“If I have any ‘message’ worth giving to a beginner it is that there are no shortcuts in photography.”– Edward Weston
Weston’s quote is awesome, because it sums up and applies to all aspects of photography. It even applies to gear. How? Well, if you believe that you would be a great photographer if you could only buy the latest and newest pro camera or expensive lens . . . you’ve been duped. Why? Because even expensive gear isn’t a shortcut to becoming a great photographer.
An Expensive Lens Will Not Make You a Better Photographer
In my first installment on the myths of photography, I talked about the #1 myth, which is that you have to use an expensive camera to create great photos. This second installment has to do with lenses and why you don’t need expensive lenses to be a great photographer.
Now before I get accused of being anti-anything, I hereby fully disclose that I own top quality cameras and lenses. There is nothing wrong with the good stuff. Professional quality cameras and lenses are a joy to use. They are designed with precision and durability. Additionally, they can withstand abuse and bad weather.
When it comes to lenses, the best ones can be used on that brand’s camera regardless of whether it’s a professional quality camera or not. Good lenses keep their value, and work for decades.
But, what if you can’t afford pro lenses? What if all you can afford is a kits lens or only an inexpensive 50mm lens? Are you doomed to a lifetime of creating mediocre photographs. Good news: the answer to these questions is NO. An expensive lens will not make you a better photographer, if you don’t already know how to be a great photographer, and even an inexpesive lense won’t stop your creative genius when you are a great photographer.
Don’t Look for a Shortcut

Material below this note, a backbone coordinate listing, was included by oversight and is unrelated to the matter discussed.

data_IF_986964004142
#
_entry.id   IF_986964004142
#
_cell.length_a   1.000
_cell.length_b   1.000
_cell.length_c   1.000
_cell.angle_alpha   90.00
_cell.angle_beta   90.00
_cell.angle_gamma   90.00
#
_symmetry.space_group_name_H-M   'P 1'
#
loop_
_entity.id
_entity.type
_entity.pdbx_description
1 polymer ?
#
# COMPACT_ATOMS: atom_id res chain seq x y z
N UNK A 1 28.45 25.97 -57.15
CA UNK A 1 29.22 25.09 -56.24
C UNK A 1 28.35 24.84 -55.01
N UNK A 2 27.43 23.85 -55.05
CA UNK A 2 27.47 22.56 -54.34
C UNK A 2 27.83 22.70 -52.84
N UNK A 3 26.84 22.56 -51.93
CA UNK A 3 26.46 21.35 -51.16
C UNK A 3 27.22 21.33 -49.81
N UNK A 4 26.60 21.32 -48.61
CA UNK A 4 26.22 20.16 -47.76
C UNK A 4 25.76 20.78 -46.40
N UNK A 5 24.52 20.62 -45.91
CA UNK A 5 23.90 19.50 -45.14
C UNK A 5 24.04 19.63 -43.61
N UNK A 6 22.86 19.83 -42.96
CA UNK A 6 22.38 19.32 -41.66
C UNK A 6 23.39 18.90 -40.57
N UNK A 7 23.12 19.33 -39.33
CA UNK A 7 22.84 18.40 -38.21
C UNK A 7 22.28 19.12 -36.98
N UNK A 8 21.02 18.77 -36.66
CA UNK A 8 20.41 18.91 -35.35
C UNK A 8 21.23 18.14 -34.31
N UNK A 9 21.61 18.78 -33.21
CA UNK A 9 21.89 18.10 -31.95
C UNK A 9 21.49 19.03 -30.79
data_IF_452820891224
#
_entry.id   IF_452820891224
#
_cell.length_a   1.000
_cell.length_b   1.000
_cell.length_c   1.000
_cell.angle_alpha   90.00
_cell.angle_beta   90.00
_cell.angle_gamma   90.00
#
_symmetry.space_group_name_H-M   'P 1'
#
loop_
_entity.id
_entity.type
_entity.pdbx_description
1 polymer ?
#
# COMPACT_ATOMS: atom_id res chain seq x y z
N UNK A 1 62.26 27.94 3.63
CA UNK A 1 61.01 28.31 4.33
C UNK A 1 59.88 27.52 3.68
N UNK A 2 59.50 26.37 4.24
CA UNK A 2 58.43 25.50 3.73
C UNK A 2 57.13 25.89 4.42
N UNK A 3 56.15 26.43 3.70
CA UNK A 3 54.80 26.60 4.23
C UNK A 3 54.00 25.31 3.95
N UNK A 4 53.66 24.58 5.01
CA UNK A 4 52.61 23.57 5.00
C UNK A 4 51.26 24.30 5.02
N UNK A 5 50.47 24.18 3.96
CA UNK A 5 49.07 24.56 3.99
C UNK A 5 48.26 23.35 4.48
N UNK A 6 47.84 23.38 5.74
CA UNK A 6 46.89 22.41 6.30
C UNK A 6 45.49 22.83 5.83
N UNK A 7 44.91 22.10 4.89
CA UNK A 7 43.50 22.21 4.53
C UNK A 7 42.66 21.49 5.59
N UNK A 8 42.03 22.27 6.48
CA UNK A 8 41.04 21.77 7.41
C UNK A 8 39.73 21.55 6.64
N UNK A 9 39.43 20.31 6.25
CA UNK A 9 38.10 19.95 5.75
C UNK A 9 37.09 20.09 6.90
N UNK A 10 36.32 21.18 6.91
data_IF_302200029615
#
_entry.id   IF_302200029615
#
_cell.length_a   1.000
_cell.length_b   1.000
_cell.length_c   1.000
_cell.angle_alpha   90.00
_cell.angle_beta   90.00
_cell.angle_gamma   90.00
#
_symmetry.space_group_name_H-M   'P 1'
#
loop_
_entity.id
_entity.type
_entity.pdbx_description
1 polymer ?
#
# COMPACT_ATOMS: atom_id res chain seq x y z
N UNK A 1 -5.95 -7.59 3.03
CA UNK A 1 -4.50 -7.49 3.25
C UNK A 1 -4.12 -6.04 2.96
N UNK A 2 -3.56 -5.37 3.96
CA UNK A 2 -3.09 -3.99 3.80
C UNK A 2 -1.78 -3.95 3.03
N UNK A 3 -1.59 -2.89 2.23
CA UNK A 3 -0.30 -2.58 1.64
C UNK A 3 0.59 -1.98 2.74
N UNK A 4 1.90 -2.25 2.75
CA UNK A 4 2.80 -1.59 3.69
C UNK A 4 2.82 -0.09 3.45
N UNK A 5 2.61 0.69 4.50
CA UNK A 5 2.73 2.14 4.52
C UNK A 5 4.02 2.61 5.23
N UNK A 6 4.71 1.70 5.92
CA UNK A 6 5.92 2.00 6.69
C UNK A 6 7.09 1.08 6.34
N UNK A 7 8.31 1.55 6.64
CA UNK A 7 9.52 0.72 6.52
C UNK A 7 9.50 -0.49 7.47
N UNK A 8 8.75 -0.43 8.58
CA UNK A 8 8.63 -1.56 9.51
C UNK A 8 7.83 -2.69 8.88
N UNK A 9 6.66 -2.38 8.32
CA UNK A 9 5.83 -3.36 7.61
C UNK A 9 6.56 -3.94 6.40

Even if all you have is your smartphone, or a point and shoot camera, or just about any modern digital camera and lens combination, you have enough hardware to create outstanding images! The question is: do you have the right software (a/k/a photographic skills).
Don’t get sucked into the never ending blackhole known as GAS (gear acquisition syndrome). Rather, spend your time, and more importantly your energy creating great images instead. There are no shortcuts.
If you don’t know how to begin, start by reading my earlier article about the Simple Formula to Awesome Photography. After that, the very best thing you can do is create photographs. Then create more photographs. Then create even MORE photographs! There is no shortcut to learning photography, but the formula listed above can help.
Each of the photographs included here were taken with inexpensive lenses, either an 18-70mm “kit” lens or a 50mm f/1.8 lens that was 15 years old. Also, the cameras used were all older 10mp or 16mp models that are considered obsolete based on current digital technology. (Click on an image to make it larger.)
Don’t buy into the gibberish that you somehow have to use an expensive lens to create great photographs. Use the lens you have. Learn with the lens you have. Create awesome images with the lens you have. If you can’t do it with the lens you already have, it’s unlikely you could do it with a more expensive lens.
As always, feel free to comment, critique or criticize. Thanks for reading.